John- I really don't know what to think about this topic right now. I like where they have gone, but then again I don't. Originally I thought they were going down the route where she's a vampiric type being that needs to feed by draining off others body heat and firestorm would be the only one able to neutralize her. That would have given the plot so much more depth. I don't like how they just have her instantly become this person every time she uses her powers. We don't really know how she got her powers either. She just had them after Flashpoint. Was it Alchemy? Was it a latent reaction to the particle accelerator? The problem with The Flash is they change things to suit whatever they wanna put in a particular episode. "Oh, let's just change the rules of time travel, no one will notice."

Do you think they will let Iris die and do you think this is a good plot driver?

John- I don't think they will let her die, but does it really matter if they do? They can just find a way to bring her back or grab another Iris from another earth. *Laughs*

Remington- I don't think they will let Iris die, she is too important of a character to Barry's story. However, I do think that someone equally as important to the audience is going to die.

Witt- What I will give them big credit for is the creative idea to use the future death of Iris as a driving plot point that the team works to prevent from happening. It's something fresh that creates great emotional weight between the characters during their dialogue. That was one of the best aspects of season 1; the heart that was conveyed through dialogue, whether between Barry and Henry/H.R./Harrison or Barry and Joe or any of the other characters.

What does The Flash need to do to avoid a quality dip and top the previous two seasons?

Witt- I'm pretty disappointed with the apparent drop in quality of special effects. This had been quite noticeable across all the DC show currently on the CW network. I'm not sure if they share their effects budgets or if the effects teams are just so over-worked with the sheer amount of effects demanded of all four series' currently under their wing, but the quality is far more substandard from what we'd seen in the previous seasons. The figures look more rubbery and fake. A great example would be this past week's episode with The Flash fighting Solovar in the arena.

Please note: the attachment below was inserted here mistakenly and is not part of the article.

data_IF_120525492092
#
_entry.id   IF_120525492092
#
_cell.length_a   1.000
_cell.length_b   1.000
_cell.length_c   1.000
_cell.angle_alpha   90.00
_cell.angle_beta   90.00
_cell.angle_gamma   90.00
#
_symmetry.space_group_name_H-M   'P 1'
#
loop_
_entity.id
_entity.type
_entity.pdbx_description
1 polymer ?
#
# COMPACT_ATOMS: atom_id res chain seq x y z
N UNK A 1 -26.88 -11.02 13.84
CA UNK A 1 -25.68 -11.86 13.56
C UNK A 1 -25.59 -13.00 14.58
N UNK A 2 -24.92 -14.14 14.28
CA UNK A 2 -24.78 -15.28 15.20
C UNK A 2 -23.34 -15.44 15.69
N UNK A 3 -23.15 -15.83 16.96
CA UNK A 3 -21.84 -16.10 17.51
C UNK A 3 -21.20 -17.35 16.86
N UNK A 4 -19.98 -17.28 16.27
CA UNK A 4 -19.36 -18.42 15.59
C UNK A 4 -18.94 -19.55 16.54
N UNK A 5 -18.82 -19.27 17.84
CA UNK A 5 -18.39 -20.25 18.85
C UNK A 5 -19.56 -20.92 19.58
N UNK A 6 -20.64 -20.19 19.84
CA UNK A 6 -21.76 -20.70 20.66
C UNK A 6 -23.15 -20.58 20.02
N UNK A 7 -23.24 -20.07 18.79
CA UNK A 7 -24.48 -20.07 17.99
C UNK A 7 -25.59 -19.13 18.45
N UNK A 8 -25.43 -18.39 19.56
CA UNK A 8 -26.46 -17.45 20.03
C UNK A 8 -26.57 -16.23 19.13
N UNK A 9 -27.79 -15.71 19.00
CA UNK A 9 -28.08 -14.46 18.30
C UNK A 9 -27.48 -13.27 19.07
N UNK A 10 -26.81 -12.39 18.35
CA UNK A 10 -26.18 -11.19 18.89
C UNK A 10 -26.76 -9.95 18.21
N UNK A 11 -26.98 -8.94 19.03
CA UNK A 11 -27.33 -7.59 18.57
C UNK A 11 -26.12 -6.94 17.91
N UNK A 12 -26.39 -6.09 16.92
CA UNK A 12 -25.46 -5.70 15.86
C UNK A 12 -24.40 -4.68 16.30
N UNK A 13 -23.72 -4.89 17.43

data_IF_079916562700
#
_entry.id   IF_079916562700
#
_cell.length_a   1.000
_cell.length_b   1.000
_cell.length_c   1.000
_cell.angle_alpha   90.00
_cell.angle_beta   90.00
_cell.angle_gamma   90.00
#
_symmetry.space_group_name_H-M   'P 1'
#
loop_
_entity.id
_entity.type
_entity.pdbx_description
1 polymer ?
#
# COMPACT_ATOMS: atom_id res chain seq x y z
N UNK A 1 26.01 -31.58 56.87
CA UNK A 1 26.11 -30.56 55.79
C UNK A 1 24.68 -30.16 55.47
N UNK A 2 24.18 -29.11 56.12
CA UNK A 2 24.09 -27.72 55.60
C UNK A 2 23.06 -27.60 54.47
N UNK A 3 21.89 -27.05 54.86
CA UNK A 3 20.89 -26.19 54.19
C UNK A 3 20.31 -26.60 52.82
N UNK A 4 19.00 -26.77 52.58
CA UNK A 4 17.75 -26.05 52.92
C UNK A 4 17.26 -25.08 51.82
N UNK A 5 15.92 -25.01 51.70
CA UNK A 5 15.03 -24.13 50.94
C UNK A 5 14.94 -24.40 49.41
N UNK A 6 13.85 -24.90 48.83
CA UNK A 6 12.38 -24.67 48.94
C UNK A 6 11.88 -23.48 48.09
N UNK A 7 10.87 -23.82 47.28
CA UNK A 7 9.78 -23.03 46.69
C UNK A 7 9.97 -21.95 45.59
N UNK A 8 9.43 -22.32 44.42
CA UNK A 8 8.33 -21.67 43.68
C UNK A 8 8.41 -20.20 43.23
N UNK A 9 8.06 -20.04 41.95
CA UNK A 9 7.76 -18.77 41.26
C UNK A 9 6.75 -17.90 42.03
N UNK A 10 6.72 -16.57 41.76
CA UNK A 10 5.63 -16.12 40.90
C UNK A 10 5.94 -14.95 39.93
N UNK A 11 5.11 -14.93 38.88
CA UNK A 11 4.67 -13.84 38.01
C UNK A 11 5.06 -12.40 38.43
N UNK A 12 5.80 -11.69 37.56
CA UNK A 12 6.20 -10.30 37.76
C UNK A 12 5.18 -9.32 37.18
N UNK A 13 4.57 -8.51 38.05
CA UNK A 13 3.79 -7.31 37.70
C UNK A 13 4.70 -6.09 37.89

Remington-  I think the series is already working the way it needs to. They just need to stay on the same path and not try to do anything too much for them to handle and mess it all up.

In conclusion, while The Flash has much going for itself, they still need to do a few things to ensure they overcome the bar oh so high bar they have set for themselves. It's safe to say that most would agree that this has the potential to be the longest lasting growth any comic book show has seen yet even compare to Marvel/Netflix properties which have seen a sharp dip with Luke Cage, and from early reviews, Iron Fist. Do you think The Flash can pull it off yet again? If they do it will no doubt be by the hair on their chin. Not because of fault, but due to the challenge of surpassing their own feats.

Stay Tuned for our next installment of this Roundtable Review series where we give our Full-Season Thoughts on Arrow.

Be sure to Follow us on our Twitter and our Facebook Page, Join us in our Facebook Group and Subscribe to us on Youtube so you can be there for our upcoming projects.

Written and Edited by, Jack Flowers. Edited by, Trey Griffith. Contributions from Marlon Ortega, John Ayre, Witt Reese, Remington Keyes.

This article was Sponsored by  Geek Vibes.

Tuesday, March 14, 2017

TNH Roundtable: Mid-Season Reviews - Supergirl

          With the season now mid-way through, some of the TNH Staff decided to sit down and discuss the shows and our thoughts on each series individually as well as the network's franchise as a whole. What are they doing right and what are they doing wrong? Where have they been and where could they be going? We are going to visit this now, and when the seasons end we are going to come back to re-discuss and compare. For now, check out some of our analysis' and theories in the 3rd of this 9 part series and then let us know what your thoughts were in the comments below.